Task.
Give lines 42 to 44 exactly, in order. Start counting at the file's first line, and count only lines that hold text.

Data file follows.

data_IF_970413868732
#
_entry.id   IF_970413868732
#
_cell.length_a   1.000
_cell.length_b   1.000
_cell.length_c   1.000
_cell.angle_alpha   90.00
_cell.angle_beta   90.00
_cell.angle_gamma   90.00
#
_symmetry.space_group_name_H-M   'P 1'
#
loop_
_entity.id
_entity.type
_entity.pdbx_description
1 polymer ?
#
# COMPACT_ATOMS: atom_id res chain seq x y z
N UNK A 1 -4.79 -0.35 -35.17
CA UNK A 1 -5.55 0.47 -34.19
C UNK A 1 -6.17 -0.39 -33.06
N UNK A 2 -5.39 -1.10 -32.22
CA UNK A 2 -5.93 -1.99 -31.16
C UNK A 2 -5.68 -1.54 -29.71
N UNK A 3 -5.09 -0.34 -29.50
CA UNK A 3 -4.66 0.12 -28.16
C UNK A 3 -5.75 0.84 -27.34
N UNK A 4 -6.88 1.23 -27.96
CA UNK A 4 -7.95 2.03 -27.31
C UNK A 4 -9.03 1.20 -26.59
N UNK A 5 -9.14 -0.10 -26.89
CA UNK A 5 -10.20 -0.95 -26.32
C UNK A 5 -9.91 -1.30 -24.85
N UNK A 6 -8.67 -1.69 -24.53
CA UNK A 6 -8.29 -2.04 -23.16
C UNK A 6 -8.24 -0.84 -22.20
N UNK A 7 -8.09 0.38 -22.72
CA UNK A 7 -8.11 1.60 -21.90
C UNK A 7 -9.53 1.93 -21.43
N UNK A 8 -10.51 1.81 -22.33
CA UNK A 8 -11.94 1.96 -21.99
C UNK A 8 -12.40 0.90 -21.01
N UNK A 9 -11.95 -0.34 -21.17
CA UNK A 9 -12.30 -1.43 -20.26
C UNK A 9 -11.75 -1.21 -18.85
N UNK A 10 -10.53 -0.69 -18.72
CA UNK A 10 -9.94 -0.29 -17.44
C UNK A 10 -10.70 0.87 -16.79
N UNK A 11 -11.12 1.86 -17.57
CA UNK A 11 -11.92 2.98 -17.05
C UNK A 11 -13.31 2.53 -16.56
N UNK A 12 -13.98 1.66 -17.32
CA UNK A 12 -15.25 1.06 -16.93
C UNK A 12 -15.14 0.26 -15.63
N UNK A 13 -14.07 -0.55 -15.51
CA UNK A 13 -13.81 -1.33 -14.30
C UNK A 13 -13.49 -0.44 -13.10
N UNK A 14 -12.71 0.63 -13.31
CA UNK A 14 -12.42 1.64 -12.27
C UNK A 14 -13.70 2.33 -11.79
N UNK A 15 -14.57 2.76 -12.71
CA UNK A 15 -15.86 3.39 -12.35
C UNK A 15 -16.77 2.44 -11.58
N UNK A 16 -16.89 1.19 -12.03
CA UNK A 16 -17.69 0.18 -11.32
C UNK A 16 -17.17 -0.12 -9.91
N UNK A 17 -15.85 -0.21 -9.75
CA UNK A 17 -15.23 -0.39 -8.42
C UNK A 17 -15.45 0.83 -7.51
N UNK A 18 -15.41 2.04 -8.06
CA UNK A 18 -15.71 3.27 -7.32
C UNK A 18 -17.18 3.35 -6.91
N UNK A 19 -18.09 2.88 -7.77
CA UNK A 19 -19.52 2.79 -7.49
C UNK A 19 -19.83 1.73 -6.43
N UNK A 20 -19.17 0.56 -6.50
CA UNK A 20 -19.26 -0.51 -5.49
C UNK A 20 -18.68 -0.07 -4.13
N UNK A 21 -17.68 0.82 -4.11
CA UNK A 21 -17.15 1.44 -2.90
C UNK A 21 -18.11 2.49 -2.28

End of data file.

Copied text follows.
N UNK A 8 -10.51 1.81 -22.33
CA UNK A 8 -11.94 1.96 -21.99
C UNK A 8 -12.40 0.90 -21.01